Timing is, as they say, everything. A good idea presented at the wrong time (and perhaps in the wrong way) might fizzle hard when it should have succeeded. Interesting initiatives might only really take off the third or fourth time they appear. And certain releases might find themselves shoved off to one side in favor of something bigger hitting the scene.
We have seen this happen in myriad ways in the MMORPG industry over the decades. Today, we want to turn around and give some of these games recognition for being ahead of their time either in design, initiative, or focus.
Runes of Magic: Wrapping itself in the free-to-play model from the start
Now there are several examples of MMOs that embraced F2P before Dungeons and Dragons Online made it the hot trendy thing in ’09, but what is often overlooked is how Runes of Magic launched with that model that same year and offered a World of Warcraft-like experience (obscenely so, as this was as close to a clone as we’ve ever seen) without a subscription. For a while there, RoM benefited greatly from its free model, but as F2P went more widespread, the MMO had few other virtues to help it stand out from the crowd.
The Sims Online: Player Housing the MMO
On paper, The Sims Online had everything it needed to be a smash hit. The world was bonkers for The Sims back in 2000 and a sequel was on the way, so an online version where players could mingle and share their own housing creations seemed like a perfect idea. After all, MMO players have shown great love for robust housing systems. However, the game design wasn’t as well-thought-out as it should’ve been and the decision to stick with The Sims’ 2-D graphics in an increasingly 3-D world helped nothing.
RuneScape: Removing obstacles to entry
Back in the early 2000s, joining an MMO was much more of a hassle than it was today. You had to have a good internet connection, a machine that could handle the graphics, and money for monthly payouts. RuneScape came along in 2001 and tossed “how it’s been done” out the window, creating the most easy-to-access MMO yet. With no subscription required and a client that ran in browsers, broke kids and those with older computers had an opportunity to dip their toes into MMORPGs. It’s no wonder that this ended up being the first MMO for many.
LucasFilm’s Habitat: Playing in a social sandbox
Ninteen eighty-six’s Habitat was one of the most astounding proto-MMOs ever made, a fully functional graphical massively multiplayer game that could be accessed by Commodore 64s over 300 baud modems. Instead of fighting nonstop, Habitat’s focus was being a social sandbox with loads of interactive elements and toys for players to explore together.
PLATO: Making multiplayer gaming possible in the 1960s
Speak about ahead of its time, the educational computer network known as PLATO arrived on the scene in the early 1960s to offer schools and universities ways to connect computers and allow interactions between users. This soon morphed into online games, including more than one RPG, that saw early prototypes of features we take for granted today, such as object permanence, forums, instant messaging, video game bosses, real-time play, crafting, waypoints, and corpse runs.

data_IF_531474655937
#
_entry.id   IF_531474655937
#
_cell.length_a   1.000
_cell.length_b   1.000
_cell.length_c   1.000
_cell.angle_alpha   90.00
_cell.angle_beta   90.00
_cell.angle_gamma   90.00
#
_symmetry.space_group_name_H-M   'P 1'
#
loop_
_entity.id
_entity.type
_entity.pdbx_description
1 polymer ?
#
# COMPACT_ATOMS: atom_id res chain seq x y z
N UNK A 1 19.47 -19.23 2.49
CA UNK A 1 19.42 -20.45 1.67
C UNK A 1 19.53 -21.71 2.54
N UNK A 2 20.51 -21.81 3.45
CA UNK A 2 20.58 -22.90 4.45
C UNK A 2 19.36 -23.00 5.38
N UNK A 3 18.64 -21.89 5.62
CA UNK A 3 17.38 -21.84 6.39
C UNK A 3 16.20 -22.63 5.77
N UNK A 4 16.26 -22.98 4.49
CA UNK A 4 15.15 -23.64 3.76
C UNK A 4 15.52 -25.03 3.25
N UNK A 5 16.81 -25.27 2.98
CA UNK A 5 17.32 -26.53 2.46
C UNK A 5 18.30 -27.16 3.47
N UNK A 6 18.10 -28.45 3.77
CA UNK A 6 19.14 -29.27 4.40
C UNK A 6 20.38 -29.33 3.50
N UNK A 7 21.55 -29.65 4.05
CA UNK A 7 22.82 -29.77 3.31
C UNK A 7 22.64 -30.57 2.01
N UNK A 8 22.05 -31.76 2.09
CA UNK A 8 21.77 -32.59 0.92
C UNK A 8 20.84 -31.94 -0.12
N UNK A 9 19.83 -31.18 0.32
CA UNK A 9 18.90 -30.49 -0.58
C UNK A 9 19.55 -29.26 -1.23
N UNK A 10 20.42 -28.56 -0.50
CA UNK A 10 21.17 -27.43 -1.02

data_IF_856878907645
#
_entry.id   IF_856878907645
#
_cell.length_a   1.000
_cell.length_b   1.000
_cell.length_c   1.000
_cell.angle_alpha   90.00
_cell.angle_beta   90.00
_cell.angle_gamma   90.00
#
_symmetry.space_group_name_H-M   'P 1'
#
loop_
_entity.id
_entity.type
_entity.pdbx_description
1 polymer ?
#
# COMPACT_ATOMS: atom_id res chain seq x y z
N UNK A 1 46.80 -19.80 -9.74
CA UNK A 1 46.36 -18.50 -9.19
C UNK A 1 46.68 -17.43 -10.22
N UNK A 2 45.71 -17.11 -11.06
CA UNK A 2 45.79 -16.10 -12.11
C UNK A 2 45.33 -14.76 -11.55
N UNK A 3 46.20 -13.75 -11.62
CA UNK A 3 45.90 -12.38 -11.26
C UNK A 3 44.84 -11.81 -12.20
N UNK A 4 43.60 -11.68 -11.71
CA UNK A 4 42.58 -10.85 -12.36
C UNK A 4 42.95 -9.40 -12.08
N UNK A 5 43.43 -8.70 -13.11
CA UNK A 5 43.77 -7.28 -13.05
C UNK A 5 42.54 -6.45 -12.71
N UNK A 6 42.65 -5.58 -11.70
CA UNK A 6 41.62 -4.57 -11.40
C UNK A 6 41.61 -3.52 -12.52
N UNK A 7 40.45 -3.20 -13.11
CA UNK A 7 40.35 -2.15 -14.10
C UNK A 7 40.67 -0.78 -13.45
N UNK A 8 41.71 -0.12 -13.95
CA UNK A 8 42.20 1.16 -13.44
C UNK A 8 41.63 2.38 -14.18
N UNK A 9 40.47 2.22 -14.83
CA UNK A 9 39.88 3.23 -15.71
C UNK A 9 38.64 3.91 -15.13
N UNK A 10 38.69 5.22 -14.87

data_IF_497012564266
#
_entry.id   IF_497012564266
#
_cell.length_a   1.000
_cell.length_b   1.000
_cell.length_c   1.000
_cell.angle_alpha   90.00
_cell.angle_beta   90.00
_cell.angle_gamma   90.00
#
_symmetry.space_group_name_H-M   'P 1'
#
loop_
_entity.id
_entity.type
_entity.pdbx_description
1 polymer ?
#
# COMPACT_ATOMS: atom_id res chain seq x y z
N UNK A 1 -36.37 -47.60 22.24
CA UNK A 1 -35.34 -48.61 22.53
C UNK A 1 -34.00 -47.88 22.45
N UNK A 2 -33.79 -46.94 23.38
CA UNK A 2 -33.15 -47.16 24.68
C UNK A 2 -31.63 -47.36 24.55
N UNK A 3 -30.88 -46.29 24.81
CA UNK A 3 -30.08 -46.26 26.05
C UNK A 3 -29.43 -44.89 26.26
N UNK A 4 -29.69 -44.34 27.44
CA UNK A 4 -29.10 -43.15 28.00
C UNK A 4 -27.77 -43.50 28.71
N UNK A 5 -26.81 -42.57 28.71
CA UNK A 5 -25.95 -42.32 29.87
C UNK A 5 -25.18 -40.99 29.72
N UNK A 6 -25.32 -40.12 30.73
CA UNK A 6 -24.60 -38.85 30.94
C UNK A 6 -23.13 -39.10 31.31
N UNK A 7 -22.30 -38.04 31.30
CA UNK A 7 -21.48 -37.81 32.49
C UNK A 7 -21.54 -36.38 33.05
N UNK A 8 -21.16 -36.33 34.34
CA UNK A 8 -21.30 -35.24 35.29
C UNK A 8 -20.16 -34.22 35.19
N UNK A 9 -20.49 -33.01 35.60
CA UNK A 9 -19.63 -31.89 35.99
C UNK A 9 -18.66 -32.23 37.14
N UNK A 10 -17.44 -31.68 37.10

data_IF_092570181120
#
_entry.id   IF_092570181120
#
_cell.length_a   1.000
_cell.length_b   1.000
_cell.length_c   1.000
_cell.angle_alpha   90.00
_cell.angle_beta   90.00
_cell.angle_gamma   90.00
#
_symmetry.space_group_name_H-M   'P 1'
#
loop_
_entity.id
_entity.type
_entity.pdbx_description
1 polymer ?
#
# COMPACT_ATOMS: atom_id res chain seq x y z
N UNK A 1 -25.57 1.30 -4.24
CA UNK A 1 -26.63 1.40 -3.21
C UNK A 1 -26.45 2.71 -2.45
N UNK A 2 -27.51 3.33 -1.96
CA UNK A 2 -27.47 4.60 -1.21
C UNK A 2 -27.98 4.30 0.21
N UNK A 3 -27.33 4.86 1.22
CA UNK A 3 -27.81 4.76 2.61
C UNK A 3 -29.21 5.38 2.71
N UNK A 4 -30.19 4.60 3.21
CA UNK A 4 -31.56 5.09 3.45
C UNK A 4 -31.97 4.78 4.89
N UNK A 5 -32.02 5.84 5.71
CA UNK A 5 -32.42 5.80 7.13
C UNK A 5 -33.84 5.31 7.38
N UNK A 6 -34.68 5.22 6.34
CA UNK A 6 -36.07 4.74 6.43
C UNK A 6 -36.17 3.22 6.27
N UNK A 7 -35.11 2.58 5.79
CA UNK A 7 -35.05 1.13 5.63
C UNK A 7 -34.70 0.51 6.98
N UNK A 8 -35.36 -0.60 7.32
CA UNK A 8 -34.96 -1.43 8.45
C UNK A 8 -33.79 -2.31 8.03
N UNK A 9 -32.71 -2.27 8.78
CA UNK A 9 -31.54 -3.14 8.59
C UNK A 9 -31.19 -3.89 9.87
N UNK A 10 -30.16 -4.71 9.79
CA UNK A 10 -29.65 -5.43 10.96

Monster: Opening the door for player-created content
An unassuming multiplayer text adventure game named Monster that was made by a college student in 1988 took on a life of its own when it was released to the community with a blessing to expand upon its basic structure. It was relatively easy for players to create their own areas and puzzles for others to experience, morphing the title into a collaborative project.
Underlight: Roleplay instead of combat
Roleplaying was at its height in text-based MMOs, with imaginations transcending the limited boundaries of screen visuals. The creators of 1998’s Underlight hoped to bring a roleplaying renaissance to the community, roping in all of its players into creating a shared story. Combat wasn’t the main event, even while players could jump into an enemy and roleplay those encounters.
The 4th Coming: Taking ARPGs online
When MMORPGs took off in the late ’90s, the question was, “What else could we make massively multiplayer?” Diablo was really hot at the time, so The 4th Coming basically took that format and took it online, complete with a morality meter, a rebirth system, and several different types of rulesets.
Sovereign: Persistent RTS worlds
Speaking of trying out different game genres in a massively multiplayer setting, Verant Entertainment’s follow-up to EverQuest tried to do just this with the then-popular real-time strategy format. Sovereign claimed to feature planet-wide battles of up to 50,000 units at a time, but sadly, the game died in development before it could launch.
Battletech and Air Warrior: Vehicular battle royale
Pretty much from the onset of the history of online gaming, PvP has been a prominent and active component of many pioneering games. Forefront in the PvP space was Kesmai, who put out titles like 1986’s Air Warrior and 1991’s Multiplayer BattleTech to deliver intense online bouts between small but sizable groups of players. Looking forward to the popularity of games like H1Z1 and Fortnite, it’s easy to see how people were getting their battle royale fix decades ago.